You may know about the many academic benefits of reading, but did you know that reading can improve your child’s mental health? Many children and adolescents experience mental health issues as they navigate the changes that come with growing up, including feeling depressed, isolated, and anxious about the future.
To help your child persevere and work through their feelings, visit your local library or grab a book from your bookshelf! Here are five ways reading can improve your child’s mental health, along with book recommendations for students of every age.
Reading Reduces Depression
Reading is an escape into a different world, where your child can connect with characters that are on great adventures. Getting lost in a fun story can bring laugh-out-loud moments—and offer a long-lasting boost to your child’s mood to help fight off feelings of depression.
Check out these fun books that will help improve your student’s mood:
- Elementary School: Nancy Drew Mystery Series by Carolyn G. Keene
- Middle School: Chomp by Carl Hiaasen
- High School: Jump Up and Say! A Collection of Black Storytelling edited by Linda Goss and Clay Goss, editors
Reading Provides a Safe Way to Explore Emotions
Children can feel a range of emotions as they grow up, which could affect their mental health. Sometimes they may think they are the only people who feel the way they do or who have ever gone through what they are experiencing, which can be isolating. They also may not know how to handle the emotions they are feeling in a positive or constructive way. Books about the emotions they are experiencing help show that they are not alone, and that what they are feeling is perfectly normal. Reading about others’ experiences also offers tips on how to work through issues on their own.
Here are a few titles to help students understand the emotions they may be feeling:
- Elementary School Anger Management Issues: When Sophie Gets Angry by Molly Bang
- Middle School Social Anxiety Issues: All’s Faire in Middle School by Victoria Jamieson
- High School Depression Issues: The Lightness of Hands by Jeff Garvin
Reading Helps Students Wind Down Before Bed
Kids today are bombarded with information—and constantly on the go! Between school, homework, cell phones, and extracurricular activities, it’s hard to shut down at night and go to sleep. Students need sleep for their overall well-being. Reading is a great way to calm the mind and relax, which helps students fall asleep. Even 15 minutes of reading each night can help children fall asleep.
Here are some great books for your student to read before bed:
- Elementary School: The Stories Huey Tells and The Stories Julian Tells by Ann Cameron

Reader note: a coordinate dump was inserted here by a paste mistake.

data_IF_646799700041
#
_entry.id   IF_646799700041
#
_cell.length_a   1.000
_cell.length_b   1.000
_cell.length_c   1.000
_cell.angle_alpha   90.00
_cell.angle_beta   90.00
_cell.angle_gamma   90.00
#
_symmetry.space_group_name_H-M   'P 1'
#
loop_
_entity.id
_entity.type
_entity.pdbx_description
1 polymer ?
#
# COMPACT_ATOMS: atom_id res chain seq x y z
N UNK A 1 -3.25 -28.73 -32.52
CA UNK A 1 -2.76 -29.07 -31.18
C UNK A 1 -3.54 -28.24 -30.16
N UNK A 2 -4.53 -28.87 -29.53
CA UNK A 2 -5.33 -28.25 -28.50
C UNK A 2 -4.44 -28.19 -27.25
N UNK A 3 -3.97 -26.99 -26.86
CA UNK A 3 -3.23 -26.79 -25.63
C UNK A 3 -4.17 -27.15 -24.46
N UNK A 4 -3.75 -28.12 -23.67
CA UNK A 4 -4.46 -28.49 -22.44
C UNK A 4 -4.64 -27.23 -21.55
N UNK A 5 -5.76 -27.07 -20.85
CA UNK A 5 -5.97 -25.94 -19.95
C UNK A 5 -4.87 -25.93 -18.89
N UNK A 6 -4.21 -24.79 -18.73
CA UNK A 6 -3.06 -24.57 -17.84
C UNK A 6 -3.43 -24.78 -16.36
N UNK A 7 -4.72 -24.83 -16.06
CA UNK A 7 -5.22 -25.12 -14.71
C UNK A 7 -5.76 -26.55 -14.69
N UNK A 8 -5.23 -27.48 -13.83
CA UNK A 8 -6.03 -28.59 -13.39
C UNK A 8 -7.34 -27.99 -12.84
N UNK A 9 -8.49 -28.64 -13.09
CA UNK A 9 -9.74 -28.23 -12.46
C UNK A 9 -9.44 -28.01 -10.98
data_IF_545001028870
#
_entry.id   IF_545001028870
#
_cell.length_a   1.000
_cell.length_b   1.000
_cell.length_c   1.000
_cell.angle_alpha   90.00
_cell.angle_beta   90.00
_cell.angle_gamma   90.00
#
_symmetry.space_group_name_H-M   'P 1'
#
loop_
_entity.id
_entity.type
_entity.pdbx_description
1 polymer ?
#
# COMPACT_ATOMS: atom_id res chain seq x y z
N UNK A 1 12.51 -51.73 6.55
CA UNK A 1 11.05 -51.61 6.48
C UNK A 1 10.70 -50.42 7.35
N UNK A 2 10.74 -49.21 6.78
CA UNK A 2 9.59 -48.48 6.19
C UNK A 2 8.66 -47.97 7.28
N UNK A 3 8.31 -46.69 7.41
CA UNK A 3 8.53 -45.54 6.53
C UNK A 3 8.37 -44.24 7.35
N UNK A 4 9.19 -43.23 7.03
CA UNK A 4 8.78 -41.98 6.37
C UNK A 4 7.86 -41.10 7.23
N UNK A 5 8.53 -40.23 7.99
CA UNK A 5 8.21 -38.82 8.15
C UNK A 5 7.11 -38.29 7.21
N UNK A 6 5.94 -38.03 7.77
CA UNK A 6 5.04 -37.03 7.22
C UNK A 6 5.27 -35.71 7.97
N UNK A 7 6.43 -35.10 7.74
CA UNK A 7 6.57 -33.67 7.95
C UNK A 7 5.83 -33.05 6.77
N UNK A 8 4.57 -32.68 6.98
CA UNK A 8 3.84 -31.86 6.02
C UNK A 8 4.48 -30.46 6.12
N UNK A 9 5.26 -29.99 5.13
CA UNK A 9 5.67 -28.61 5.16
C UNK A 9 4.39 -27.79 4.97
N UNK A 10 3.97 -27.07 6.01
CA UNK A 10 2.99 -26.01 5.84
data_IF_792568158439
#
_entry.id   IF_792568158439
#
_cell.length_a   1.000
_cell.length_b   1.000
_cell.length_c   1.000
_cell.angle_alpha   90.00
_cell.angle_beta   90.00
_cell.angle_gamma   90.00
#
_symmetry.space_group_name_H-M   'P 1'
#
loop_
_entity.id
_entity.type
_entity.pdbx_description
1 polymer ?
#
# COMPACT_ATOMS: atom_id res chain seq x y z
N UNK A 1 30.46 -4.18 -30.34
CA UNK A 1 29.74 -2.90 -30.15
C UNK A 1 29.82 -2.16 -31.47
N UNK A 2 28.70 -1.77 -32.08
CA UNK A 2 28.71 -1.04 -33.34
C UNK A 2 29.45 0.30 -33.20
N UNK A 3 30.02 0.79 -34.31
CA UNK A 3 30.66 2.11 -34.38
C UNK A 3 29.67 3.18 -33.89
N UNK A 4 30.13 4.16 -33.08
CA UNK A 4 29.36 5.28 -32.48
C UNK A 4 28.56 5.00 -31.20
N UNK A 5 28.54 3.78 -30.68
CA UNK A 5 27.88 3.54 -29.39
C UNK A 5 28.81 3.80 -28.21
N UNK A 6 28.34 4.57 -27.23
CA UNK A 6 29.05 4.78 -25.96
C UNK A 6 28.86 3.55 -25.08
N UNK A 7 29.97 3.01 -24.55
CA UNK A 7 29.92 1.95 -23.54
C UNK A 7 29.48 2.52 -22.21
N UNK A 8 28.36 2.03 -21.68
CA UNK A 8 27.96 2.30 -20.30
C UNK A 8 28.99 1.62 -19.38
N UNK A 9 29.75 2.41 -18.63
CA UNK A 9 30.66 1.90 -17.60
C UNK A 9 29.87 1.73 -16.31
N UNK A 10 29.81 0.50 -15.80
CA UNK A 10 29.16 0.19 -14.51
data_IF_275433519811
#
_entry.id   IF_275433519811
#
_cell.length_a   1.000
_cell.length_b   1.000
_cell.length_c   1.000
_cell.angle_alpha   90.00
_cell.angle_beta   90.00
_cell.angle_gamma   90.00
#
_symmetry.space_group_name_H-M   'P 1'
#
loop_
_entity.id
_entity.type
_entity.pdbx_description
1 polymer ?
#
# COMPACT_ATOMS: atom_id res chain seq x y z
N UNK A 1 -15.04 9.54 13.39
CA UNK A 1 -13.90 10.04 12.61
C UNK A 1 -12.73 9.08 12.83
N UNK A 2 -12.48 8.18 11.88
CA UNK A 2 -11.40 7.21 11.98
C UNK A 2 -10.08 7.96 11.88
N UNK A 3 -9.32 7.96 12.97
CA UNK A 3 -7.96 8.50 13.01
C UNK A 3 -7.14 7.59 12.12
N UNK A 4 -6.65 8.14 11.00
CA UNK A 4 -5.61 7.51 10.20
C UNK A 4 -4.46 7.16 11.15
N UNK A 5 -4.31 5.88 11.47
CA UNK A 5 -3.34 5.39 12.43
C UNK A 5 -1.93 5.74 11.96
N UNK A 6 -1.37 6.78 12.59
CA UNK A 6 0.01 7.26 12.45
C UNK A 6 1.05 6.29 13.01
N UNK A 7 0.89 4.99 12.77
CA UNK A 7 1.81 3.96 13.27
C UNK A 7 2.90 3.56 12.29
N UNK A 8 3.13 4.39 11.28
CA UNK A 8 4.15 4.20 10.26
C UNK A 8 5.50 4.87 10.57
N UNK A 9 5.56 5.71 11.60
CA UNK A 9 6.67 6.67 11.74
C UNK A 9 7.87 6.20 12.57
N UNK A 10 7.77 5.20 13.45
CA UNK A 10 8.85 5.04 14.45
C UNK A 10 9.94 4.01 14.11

- Middle School: The Stars Beneath Our Feet by David Barclay Moore
- High School: Where the Forest Meets the Stars by Glendy Vanderah
Reading Reduces Stress
Students are experiencing unprecedented levels of stress in recent years, leading to a spike in associated mental health problems, including anxiety. Reading is a great way to escape the issues happening in their lives and gives them an escape into a new world. Reading focuses your mind, taking it off of the issues that are causing stress and anxiety. There is also a study that shows 30 minutes of reading could reduce stress as much as a 30-minute yoga session!
Here are several titles to help relieve a little stress:
- Elementary School: In The Year of the Boar and Jackie Robinson by Bette Boa Lord
- Middle School: A Single Shard by Linda Sue Park
- High School: The Hitchhiker’s Guide to the Galaxy by Douglas Adams
Reading Helps Children and Adolescents Make Connections
One of the contributing factors to mental health issues in kids and teens is the feeling of isolation, which was exacerbated during the pandemic. Kids often feel disconnected with friends and struggle maintaining relationships. Reading brings kids into a world where they can feel connected with the characters. It takes them to a place where they feel like they are part of the action. Another benefit of reading is that kids learn the nuances of relationships, which will help them form more meaningful friendships in their daily lives. They develop empathy, a trait that will help them make better connections with friends and classmates.
Here are some titles to help kids learn about relationships:
- Late-Grade Elementary School: Hello, Universe by Erin Entrada Kelly
- Middle School: Beyond the Bright Sea by Lauren Wolk
- High School: This Adventure Ends by Emma Mills
Other Resources to Support Your Student
Navigating the adolescent years can be hard for both you and your child, but know that you are not alone. Connections Academy® offers a community of parents, staff, and teachers that are invested in supporting your family and ensuring the well-being of your student throughout their educational journey. Find additional support resources on the Connections Academy Resource Hub.
Remember to grab a book with your child to celebrate National Read a Book Day, National Reading Day, and Read Across America Day. It’s good for your mental health!